Monday, December 27, 2004

From my China

Those who know me well know that I have been boycotting Chinese made products since the Tiananmen Square incident in 1989. It's hard to avoid products made in China, and I haven't always been successful. In fact, this year I gave up and didn't even look at labels when I did my Christmas shopping. It seemed futile....What's one tiny drop of water in a whole world of ocean?

But two items I found in my inbox upon my return from the holiday have renewed my determination to vote against Communist China (and their US corporate partners) with my pocket book.

One is this report from the Department of Homeland Security IAIP Directorate Daily Open Source Infrastructure Report:
December 23, New York Times - China emerging as U.S. rival for Canada's oil. Chinese energy companies are on the verge of striking ambitious deals in Canada in efforts to win access to some of the most prized oil reserves in North America. Canada, the largest source of imported oil for the U.S., has historically sent almost all its exports of oil south by pipeline to help quench America's thirst for energy. However, that arrangement may be about to change as China attempts to secure oil. "The China outlet would change our dynamic," said Murray Smith, a former Alberta, Canada, energy minister who was appointed this month to be the province's representative in Washington. Smith said he estimated that Canada could eventually export as many as one million barrels a day to China out of potential exports of more than three million barrels a day....Chinese companies are also said to be considering direct investments in the oil sands.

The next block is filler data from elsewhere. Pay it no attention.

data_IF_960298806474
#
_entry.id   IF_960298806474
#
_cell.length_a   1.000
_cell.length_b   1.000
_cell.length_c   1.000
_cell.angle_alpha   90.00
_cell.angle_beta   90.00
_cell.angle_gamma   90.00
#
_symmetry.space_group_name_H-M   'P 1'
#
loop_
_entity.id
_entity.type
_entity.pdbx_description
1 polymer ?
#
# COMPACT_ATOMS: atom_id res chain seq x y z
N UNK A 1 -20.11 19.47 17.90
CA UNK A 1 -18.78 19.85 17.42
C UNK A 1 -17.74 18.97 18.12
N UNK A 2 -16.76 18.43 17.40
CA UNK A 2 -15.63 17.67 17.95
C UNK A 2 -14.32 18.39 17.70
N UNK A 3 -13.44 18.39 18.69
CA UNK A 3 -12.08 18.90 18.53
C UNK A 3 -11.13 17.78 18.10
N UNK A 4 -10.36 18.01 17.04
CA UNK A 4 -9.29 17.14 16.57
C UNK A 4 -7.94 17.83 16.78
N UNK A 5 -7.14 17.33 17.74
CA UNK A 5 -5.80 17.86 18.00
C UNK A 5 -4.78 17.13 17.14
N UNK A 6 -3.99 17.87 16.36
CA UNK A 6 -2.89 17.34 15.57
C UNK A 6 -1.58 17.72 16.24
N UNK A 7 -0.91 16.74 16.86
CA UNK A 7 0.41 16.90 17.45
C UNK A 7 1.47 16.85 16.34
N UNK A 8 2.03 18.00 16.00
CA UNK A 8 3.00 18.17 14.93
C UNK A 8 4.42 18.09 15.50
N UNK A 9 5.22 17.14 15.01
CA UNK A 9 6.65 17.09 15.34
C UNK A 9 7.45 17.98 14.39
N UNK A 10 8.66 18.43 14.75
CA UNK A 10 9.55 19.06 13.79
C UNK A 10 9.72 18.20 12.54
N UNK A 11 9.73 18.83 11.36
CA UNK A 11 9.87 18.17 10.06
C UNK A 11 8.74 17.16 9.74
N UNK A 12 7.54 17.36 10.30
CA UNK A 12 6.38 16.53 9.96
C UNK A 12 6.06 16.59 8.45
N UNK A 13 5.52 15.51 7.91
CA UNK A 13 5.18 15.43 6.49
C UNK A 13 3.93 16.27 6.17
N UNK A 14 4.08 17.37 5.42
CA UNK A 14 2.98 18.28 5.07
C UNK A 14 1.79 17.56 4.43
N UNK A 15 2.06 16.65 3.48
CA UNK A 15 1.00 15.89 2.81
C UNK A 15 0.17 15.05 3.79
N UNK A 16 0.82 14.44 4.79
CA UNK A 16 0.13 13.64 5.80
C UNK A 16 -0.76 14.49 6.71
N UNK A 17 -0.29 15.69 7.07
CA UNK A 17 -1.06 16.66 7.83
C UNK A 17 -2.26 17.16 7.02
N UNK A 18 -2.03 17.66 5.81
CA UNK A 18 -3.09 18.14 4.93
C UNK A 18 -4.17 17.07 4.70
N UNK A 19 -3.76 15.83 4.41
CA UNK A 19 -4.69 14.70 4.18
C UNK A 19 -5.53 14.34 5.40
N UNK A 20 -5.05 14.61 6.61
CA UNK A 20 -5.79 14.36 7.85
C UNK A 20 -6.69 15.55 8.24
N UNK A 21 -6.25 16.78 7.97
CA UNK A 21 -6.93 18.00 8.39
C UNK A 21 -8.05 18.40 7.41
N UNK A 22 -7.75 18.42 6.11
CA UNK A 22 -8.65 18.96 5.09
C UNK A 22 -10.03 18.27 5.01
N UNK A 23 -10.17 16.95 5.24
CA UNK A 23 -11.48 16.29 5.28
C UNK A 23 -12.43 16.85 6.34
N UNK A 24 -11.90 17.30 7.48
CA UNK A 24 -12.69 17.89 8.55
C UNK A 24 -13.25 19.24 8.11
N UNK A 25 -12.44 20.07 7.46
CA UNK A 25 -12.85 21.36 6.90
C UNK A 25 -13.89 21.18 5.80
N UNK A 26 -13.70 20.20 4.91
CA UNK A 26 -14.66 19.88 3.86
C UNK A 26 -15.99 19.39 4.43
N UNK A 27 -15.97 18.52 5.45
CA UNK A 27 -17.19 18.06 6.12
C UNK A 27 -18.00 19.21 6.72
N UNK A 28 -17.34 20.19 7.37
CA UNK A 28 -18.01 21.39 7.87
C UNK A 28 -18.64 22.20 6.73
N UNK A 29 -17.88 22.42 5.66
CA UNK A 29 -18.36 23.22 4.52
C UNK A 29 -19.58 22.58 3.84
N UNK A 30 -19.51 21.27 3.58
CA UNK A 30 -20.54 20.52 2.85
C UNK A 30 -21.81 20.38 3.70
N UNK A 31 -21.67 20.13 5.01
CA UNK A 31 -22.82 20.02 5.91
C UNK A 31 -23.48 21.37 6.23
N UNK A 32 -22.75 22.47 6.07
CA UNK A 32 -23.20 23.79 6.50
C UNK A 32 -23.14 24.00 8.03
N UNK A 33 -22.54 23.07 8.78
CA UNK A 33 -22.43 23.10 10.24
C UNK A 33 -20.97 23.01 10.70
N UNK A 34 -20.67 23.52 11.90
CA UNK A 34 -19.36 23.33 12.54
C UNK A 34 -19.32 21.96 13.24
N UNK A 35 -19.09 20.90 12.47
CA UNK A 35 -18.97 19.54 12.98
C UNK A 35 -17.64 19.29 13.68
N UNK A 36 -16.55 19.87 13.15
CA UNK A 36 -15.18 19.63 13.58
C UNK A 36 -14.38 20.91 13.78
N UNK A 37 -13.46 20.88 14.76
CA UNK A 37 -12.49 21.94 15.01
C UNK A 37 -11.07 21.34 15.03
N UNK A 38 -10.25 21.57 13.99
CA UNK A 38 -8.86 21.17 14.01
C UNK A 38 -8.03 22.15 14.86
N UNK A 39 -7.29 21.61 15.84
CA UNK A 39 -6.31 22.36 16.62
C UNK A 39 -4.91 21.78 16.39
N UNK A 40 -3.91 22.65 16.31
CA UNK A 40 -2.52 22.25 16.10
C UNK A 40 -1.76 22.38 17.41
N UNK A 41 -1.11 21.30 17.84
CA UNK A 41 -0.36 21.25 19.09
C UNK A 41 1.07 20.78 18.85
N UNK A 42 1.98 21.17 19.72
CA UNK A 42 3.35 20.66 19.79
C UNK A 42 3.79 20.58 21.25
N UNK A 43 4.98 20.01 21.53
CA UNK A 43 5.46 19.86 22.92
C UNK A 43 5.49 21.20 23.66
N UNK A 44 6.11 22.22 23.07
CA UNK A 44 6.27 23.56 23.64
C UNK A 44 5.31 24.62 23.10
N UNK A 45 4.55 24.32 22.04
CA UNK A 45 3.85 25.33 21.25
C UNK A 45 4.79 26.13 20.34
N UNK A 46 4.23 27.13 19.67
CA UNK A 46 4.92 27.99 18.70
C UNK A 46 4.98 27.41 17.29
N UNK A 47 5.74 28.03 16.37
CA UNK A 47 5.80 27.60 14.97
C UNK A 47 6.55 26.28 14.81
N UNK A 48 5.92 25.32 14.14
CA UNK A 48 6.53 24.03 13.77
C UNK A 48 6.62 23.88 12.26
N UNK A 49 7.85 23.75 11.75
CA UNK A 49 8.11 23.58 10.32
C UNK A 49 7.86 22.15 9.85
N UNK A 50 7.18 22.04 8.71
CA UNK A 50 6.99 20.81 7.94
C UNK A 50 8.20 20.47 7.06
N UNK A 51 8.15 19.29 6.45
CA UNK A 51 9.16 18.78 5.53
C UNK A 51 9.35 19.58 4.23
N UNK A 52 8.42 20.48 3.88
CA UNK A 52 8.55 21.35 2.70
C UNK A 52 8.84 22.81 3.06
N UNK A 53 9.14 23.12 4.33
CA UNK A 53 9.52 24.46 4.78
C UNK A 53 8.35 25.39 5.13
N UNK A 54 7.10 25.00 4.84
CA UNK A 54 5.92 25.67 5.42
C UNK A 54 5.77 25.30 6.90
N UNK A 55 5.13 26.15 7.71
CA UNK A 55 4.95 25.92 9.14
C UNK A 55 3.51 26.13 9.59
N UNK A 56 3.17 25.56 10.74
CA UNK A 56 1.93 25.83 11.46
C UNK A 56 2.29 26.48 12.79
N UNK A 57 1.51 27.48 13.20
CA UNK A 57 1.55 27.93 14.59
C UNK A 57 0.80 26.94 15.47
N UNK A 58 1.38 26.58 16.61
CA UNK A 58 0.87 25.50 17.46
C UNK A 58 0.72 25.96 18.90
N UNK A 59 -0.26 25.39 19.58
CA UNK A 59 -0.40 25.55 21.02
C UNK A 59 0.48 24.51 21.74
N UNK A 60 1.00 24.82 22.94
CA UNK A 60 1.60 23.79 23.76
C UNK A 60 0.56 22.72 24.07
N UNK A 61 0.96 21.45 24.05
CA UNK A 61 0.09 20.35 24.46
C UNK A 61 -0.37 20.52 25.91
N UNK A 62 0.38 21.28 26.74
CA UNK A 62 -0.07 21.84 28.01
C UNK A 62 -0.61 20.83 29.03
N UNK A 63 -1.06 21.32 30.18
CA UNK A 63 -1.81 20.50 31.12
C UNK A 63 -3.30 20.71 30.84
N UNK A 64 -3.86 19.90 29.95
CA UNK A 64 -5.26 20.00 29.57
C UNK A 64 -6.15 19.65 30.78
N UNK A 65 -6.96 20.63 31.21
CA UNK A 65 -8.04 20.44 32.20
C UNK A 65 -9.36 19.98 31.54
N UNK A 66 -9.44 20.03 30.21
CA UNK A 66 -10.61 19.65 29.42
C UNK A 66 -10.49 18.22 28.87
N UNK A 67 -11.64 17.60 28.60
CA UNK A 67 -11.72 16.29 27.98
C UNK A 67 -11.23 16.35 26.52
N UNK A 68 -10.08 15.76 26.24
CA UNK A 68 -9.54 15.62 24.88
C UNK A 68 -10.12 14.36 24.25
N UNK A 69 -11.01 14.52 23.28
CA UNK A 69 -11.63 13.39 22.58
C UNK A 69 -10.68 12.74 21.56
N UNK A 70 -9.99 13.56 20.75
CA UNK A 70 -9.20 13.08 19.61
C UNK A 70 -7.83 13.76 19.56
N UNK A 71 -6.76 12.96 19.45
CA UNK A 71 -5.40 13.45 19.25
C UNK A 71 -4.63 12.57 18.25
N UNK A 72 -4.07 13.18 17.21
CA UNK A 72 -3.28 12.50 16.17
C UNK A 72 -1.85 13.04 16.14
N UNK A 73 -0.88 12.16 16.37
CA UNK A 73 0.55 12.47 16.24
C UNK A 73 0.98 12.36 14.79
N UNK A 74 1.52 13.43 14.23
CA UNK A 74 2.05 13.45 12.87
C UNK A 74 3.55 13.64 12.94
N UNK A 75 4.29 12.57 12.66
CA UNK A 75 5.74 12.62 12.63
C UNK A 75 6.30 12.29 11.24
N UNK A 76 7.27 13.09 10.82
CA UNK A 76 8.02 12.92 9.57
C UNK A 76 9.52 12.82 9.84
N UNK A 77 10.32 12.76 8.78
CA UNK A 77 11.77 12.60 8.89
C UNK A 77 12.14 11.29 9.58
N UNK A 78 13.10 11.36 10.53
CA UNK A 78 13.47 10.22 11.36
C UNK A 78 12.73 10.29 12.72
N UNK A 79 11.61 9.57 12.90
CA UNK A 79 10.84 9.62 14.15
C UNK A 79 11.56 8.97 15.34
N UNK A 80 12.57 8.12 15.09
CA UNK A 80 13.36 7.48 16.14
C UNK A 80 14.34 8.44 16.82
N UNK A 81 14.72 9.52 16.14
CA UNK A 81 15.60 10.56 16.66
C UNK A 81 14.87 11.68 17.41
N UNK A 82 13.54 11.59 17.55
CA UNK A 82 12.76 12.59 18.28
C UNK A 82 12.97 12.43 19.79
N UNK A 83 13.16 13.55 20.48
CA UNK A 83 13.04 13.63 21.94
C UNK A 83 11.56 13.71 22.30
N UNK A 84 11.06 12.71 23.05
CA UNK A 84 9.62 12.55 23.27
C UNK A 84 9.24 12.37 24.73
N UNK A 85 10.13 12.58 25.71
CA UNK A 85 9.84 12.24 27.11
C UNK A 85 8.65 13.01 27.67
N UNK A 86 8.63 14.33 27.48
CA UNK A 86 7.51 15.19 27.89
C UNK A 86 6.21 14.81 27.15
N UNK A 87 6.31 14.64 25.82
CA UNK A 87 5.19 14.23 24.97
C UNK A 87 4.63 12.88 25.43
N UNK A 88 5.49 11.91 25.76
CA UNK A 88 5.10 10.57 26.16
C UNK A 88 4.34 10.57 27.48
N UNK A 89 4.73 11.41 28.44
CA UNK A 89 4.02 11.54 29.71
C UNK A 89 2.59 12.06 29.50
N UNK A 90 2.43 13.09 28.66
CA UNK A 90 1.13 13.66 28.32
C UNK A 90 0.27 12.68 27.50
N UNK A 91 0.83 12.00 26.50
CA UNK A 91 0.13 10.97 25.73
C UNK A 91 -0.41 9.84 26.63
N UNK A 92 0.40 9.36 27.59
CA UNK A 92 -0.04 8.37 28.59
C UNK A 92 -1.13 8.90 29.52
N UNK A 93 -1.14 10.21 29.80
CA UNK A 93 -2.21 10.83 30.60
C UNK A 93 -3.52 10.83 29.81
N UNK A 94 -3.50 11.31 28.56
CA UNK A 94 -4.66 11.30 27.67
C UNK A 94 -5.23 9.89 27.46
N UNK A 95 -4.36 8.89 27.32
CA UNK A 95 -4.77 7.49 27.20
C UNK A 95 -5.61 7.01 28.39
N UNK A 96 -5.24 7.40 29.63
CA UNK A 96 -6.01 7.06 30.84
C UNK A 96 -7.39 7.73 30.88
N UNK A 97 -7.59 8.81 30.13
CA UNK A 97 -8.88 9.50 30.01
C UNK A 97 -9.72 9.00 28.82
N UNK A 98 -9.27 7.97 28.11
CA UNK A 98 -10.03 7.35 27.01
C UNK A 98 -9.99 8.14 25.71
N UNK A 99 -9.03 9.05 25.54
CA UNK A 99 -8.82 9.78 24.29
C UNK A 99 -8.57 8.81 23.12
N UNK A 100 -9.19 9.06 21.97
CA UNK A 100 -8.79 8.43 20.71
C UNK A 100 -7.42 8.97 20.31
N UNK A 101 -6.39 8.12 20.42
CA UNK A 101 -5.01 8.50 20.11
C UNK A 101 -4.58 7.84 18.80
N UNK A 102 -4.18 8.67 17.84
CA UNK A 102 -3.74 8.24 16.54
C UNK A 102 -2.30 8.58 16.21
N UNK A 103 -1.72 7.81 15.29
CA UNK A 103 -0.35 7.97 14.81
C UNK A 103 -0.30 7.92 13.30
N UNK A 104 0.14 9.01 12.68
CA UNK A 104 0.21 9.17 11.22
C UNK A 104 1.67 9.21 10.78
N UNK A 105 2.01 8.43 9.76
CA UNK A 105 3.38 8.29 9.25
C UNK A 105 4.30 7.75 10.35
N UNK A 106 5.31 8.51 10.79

The other is this statement from William Murray of the Religious Freedom Coalition as quoted in the China Support Network's newsletter:
"We must stop financing the regime that would not be able to rule without our aid." Gutmann (Ethan Gutmann, author of Losing the New China) pointed the finger at the U.S. IT industry, saying, "What began as a rather straightforward project to develop a firewall to censor web activity in China has developed into the Gold Shield Project to retrieve information on every Chinese Internet user." China's internet crackdown would be less advanced without the assistance of American IT firms. As reported by the Association for Asian Research (AFAR), "Mr. Gutmann called this an attack on America's security, on democracy and free speech, and most importantly, on the Chinese people."

It sickens me to see Americans finacing their own downfall.

Not everyone is going along quietly, however. Click on to see an encouraging video made by Students for a Free Tibet.


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